Polyester, the second most widely used textile in the world, poses a significant environmental challenge due to its low recycling rate. A group of innovative chemists from the University of Copenhagen has come up with a remarkable solution, using a single household ingredient, to address this pressing issue. Their groundbreaking approach allows them to depolymerize polyester into its monomers while simultaneously recovering cotton, making the process environmentally friendly and straightforward.
Currently, the textile industry struggles to recycle blended fabrics like polyester/cotton, often resulting in either the loss of plastic or cotton fibers. However, with this newly discovered technique, the chemists can achieve a scale of hundreds of grams in recycling while preserving both components. The absence of metal catalysts in the process reduces complexity and eliminates potential contamination.
The impact of polyester production on the climate and environment is significant, with only 15% of it being recycled annually, while the rest ends up in landfills or incinerators, contributing to carbon emissions. This breakthrough solution has the potential to revolutionize the sustainability of the textile industry by offering an efficient and green method to recycle polyester and cotton blends, reducing waste and promoting a more environmentally friendly future. The research article, authored by postdoc Yang Yang of the Jiwoong Lee group at the University of Copenhagen’s Department of Chemistry, highlights the transformative nature of this traceless catalytic methodology.
Hartshorn salt and 24 hours in the ‘oven’
A groundbreaking new method for recycling polyester has emerged, requiring nothing more than heat, a non-toxic solvent, and a common household ingredient. Developed by chemists from the University of Copenhagen, this simple yet effective process involves cutting a polyester dress into small pieces, adding a mild solvent and hartshorn salt (ammonium bicarbonate), and heating it to 160° Celsius for 24 hours. The result is a liquid where the plastic and cotton fibers separate into distinct layers, making it easy to recover both materials.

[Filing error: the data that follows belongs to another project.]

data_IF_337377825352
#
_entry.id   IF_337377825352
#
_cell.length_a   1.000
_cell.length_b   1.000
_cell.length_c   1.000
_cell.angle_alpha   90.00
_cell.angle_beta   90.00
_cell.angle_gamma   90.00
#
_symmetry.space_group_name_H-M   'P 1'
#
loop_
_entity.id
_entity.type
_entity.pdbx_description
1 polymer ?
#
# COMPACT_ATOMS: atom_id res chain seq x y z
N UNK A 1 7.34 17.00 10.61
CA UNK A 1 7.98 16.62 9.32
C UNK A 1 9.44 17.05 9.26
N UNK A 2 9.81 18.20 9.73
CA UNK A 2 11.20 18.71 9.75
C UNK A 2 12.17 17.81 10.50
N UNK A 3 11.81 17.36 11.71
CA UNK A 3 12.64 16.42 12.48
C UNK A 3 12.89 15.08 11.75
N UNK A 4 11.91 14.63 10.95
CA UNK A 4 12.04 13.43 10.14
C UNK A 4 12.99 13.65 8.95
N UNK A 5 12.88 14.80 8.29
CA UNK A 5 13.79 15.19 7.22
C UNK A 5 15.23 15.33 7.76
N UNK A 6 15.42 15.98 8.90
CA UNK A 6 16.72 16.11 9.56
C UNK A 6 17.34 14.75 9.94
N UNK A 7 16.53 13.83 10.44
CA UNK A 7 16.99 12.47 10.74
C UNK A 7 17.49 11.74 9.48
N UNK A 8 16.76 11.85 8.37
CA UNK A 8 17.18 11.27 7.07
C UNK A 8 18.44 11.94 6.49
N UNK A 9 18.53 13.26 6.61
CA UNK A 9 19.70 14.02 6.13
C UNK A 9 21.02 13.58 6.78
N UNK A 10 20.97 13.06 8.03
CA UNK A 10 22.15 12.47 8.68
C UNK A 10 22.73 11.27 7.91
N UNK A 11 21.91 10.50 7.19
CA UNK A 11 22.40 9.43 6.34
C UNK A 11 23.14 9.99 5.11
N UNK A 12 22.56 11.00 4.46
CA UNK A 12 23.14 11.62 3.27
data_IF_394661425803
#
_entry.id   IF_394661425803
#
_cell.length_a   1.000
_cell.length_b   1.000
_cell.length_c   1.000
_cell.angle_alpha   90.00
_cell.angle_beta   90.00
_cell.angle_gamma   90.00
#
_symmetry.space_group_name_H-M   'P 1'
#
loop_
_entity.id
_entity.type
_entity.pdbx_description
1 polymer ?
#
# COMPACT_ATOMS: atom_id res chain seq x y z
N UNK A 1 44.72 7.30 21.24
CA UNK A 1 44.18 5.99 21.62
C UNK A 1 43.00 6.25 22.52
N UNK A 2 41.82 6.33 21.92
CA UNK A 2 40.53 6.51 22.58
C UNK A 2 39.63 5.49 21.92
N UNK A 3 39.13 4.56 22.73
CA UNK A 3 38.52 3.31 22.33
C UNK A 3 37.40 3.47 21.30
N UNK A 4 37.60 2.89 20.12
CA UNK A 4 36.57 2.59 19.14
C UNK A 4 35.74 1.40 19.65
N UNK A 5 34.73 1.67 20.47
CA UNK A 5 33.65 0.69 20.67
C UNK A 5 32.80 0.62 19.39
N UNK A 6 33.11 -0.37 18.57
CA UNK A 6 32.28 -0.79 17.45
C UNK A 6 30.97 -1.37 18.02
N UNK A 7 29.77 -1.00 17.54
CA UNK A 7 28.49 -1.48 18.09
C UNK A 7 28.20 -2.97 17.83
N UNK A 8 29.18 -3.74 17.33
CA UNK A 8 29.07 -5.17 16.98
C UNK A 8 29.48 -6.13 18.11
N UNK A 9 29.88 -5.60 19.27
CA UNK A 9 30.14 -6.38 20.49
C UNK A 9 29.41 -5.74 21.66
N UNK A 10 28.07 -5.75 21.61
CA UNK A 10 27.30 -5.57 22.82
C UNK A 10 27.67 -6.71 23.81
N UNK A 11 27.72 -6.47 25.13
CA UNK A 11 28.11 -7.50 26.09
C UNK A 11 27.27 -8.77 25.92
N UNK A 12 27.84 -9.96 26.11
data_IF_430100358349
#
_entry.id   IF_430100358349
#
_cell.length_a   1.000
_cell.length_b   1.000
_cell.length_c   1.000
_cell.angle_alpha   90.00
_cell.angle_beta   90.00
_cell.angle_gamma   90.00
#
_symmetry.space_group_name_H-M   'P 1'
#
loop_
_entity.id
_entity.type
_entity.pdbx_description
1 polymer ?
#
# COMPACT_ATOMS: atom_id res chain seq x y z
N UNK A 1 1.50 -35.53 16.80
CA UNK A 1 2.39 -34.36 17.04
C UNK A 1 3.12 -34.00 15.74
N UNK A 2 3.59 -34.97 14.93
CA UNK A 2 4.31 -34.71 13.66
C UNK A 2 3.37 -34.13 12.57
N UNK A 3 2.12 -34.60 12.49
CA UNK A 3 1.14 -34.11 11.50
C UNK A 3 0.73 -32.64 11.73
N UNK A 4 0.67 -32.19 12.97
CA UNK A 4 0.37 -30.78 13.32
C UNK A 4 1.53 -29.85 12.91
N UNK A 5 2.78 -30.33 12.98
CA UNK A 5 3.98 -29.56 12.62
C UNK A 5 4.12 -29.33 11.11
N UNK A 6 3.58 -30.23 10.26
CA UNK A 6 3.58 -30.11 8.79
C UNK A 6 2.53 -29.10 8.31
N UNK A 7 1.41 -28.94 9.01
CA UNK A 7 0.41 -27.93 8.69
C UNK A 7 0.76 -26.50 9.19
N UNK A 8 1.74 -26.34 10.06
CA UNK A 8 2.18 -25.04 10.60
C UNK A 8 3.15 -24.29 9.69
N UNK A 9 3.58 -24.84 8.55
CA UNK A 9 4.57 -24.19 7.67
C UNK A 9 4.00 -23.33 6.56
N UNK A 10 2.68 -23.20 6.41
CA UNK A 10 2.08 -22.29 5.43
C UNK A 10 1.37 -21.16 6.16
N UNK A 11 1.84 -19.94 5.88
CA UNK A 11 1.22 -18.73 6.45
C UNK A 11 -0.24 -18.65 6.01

The key to this breakthrough lies in the decomposition of hartshorn salt into ammonia, CO2, and water. The combination of ammonia and CO2 acts as a catalyst for selective depolymerization, breaking down the polyester while preserving the cotton fibers. What’s remarkable is that although ammonia is toxic on its own, when paired with CO2, it becomes environmentally friendly and safe. Thanks to the mild nature of the chemicals involved, the cotton fibers remain intact and undamaged.
Previously, the same research group had successfully used CO2 as a catalyst to break down nylon without leaving any trace. This led them to explore the use of hartshorn salt for polyester recycling, and their simple recipe delivered promising results.
The researchers are enthusiastic about the scalability of this technique and have begun discussions with companies to test it on an industrial level. Their goal is to commercialize this eco-friendly technology, as keeping such valuable knowledge confined to the university would be a missed opportunity. With the potential to revolutionize polyester recycling, this method could pave the way for a more sustainable textile industry.